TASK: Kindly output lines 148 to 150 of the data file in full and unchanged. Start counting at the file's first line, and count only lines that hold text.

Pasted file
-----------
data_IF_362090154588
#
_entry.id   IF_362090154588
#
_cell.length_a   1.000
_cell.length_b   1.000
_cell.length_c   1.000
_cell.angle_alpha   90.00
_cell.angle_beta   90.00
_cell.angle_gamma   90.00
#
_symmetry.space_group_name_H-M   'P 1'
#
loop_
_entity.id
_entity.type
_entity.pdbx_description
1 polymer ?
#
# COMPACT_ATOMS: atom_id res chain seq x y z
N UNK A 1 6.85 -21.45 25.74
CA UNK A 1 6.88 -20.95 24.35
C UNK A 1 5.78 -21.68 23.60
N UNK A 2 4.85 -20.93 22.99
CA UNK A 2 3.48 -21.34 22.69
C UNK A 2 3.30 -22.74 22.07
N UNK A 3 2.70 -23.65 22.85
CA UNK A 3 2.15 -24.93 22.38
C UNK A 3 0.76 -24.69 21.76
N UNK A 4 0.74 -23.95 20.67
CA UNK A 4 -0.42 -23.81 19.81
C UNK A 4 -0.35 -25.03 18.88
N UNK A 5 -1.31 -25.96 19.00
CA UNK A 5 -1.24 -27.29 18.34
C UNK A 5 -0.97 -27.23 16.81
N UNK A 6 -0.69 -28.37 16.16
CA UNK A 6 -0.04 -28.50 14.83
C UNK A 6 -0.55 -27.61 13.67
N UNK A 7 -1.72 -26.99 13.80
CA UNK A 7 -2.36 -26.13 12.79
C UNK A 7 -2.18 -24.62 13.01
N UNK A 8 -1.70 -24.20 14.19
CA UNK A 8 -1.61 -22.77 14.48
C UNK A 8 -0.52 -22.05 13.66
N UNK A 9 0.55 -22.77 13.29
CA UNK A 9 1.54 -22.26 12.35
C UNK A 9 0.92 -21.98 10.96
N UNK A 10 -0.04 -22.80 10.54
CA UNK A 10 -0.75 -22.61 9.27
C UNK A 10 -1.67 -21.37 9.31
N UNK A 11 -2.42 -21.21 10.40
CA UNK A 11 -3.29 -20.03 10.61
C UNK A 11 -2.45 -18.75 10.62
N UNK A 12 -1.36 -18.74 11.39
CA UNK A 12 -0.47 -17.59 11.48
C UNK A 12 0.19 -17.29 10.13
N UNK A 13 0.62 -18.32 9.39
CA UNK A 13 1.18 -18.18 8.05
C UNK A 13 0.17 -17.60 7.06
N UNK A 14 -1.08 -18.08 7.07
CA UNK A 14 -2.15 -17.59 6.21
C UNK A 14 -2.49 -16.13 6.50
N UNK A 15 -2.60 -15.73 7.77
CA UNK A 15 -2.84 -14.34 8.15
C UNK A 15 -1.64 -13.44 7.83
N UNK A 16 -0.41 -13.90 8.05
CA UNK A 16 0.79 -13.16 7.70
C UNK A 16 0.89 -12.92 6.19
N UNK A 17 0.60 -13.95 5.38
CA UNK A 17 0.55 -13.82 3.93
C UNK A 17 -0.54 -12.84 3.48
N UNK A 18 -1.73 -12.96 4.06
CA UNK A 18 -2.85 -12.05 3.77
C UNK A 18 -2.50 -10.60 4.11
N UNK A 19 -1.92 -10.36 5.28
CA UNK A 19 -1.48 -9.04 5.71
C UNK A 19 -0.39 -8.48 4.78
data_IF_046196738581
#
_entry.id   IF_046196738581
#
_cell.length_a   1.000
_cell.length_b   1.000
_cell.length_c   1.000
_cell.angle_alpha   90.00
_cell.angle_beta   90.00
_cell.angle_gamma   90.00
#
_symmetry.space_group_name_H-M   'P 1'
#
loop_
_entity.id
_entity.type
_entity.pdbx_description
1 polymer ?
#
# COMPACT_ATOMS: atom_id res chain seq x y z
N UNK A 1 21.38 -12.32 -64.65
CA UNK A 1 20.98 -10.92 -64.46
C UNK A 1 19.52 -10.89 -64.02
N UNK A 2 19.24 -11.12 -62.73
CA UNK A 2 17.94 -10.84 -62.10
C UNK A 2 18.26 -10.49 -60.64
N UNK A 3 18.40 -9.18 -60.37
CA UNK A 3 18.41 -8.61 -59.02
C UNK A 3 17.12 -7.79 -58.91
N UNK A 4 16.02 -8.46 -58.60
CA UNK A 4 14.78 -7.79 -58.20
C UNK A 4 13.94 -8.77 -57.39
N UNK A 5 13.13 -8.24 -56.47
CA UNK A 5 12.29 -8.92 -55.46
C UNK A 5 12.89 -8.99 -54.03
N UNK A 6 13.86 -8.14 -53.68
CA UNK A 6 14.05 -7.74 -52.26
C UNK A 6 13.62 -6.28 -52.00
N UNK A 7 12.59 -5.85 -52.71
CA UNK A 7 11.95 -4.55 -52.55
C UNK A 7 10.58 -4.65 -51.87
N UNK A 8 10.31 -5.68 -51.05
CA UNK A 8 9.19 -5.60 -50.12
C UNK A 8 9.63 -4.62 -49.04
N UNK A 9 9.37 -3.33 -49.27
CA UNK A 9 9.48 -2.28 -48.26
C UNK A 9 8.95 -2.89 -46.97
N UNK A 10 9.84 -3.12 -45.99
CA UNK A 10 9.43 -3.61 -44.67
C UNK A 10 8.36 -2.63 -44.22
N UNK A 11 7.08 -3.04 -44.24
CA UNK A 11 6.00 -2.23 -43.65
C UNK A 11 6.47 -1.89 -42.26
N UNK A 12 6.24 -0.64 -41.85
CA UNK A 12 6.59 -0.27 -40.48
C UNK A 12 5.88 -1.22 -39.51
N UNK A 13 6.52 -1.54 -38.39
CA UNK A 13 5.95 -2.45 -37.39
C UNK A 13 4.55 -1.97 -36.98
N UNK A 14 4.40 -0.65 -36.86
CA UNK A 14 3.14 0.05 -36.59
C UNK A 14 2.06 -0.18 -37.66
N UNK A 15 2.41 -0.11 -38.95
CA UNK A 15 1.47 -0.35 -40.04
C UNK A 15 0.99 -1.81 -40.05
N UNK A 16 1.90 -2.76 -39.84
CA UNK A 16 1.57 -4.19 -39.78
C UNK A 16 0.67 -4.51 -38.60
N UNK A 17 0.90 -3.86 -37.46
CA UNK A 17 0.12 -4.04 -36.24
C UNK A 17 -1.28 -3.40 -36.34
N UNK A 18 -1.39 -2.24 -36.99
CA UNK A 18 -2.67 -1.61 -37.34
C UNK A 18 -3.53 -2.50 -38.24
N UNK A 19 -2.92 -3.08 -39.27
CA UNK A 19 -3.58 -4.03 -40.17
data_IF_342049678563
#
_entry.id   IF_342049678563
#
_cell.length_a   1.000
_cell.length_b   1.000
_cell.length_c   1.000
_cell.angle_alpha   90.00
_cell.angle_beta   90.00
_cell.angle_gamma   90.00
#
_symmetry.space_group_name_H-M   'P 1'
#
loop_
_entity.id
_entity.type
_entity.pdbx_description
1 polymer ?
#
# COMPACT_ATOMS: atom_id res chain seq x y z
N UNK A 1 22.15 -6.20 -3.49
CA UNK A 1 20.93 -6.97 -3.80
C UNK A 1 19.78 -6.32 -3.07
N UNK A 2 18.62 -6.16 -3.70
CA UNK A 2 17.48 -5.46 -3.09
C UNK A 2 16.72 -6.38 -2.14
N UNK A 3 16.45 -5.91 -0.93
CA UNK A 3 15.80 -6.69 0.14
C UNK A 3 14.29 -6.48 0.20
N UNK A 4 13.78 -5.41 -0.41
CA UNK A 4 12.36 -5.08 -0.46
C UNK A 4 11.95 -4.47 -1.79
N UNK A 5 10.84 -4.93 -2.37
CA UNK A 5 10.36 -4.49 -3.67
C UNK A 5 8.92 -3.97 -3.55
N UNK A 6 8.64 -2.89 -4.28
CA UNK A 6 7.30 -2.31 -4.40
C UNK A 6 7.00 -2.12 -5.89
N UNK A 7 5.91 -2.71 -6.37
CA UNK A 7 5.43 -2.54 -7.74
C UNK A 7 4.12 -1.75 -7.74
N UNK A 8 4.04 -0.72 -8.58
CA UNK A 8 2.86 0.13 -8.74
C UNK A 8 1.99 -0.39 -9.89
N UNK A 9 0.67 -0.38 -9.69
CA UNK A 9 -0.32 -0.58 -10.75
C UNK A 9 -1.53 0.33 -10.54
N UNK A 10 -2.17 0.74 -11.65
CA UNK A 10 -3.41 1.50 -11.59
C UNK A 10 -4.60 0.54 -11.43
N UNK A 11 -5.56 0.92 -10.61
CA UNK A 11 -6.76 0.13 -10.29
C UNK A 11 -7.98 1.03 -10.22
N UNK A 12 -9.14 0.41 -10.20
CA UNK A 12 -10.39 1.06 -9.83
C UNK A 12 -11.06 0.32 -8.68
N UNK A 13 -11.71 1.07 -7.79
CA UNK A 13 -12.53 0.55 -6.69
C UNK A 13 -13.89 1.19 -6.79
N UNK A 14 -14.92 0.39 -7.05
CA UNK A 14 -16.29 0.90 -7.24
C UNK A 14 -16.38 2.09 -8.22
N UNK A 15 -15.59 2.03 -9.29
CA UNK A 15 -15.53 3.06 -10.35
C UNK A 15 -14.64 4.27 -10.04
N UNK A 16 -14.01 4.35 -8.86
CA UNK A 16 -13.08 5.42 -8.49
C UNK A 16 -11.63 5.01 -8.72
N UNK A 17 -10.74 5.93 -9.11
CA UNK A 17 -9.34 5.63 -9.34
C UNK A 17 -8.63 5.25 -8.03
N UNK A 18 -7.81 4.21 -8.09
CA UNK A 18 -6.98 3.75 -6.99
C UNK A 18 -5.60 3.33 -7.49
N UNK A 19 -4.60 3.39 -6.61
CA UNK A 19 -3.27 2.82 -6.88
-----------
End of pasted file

C UNK A 17 -1.28 -3.40 -36.34
N UNK A 18 -1.39 -2.24 -36.99
CA UNK A 18 -2.67 -1.61 -37.34